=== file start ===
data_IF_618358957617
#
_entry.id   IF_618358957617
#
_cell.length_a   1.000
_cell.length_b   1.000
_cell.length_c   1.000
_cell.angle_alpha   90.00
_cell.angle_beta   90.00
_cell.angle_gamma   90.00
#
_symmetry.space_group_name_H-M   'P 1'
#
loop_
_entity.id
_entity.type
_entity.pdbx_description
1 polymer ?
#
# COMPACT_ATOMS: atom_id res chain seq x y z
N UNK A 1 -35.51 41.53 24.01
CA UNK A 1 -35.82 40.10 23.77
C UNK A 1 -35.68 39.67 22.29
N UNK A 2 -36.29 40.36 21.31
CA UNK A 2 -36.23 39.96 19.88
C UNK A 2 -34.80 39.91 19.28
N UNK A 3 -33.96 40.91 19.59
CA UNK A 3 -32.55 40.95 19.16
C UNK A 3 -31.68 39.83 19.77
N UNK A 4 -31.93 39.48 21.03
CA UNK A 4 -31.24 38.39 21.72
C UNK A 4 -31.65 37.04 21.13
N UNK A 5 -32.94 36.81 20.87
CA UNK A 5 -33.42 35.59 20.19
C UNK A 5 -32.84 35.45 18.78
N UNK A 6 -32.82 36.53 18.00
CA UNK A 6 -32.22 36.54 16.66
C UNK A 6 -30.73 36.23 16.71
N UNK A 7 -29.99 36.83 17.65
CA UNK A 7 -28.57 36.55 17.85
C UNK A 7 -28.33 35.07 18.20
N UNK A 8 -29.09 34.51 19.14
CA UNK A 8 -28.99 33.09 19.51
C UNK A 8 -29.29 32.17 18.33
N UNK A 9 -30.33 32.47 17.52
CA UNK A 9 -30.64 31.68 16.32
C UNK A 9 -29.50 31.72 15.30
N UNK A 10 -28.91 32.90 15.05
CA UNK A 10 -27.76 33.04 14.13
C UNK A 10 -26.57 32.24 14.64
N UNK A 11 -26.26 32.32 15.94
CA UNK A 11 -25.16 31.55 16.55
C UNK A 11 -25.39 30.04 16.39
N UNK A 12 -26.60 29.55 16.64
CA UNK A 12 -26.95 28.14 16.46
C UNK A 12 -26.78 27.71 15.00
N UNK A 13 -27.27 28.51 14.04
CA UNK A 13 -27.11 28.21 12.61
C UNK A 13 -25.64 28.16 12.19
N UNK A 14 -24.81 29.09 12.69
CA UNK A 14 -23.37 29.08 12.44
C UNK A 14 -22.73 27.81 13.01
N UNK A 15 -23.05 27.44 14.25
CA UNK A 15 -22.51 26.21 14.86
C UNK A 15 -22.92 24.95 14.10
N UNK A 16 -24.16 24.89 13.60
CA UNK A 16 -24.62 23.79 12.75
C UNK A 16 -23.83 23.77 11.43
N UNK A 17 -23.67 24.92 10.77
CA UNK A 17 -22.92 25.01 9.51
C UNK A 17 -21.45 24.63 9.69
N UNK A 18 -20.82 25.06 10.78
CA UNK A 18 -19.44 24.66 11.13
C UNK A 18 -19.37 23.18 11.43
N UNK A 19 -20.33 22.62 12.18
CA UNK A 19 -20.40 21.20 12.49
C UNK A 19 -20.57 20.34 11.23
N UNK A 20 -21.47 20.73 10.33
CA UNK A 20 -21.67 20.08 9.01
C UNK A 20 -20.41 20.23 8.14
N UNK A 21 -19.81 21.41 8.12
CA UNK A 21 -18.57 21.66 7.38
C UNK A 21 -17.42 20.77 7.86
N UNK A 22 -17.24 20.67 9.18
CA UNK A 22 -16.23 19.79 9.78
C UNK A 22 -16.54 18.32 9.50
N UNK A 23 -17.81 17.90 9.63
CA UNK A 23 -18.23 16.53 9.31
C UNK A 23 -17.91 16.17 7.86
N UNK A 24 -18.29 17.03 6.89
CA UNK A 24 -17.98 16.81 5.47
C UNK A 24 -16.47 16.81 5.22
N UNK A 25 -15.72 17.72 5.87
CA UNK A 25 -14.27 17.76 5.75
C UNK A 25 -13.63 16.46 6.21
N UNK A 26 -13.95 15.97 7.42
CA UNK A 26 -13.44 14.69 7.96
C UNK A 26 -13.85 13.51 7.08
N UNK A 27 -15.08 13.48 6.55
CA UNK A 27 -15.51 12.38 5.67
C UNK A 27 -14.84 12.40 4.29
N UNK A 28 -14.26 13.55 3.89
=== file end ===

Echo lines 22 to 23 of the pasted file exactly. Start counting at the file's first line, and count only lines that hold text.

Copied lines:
CA UNK A 1 -35.82 40.10 23.77
C UNK A 1 -35.68 39.67 22.29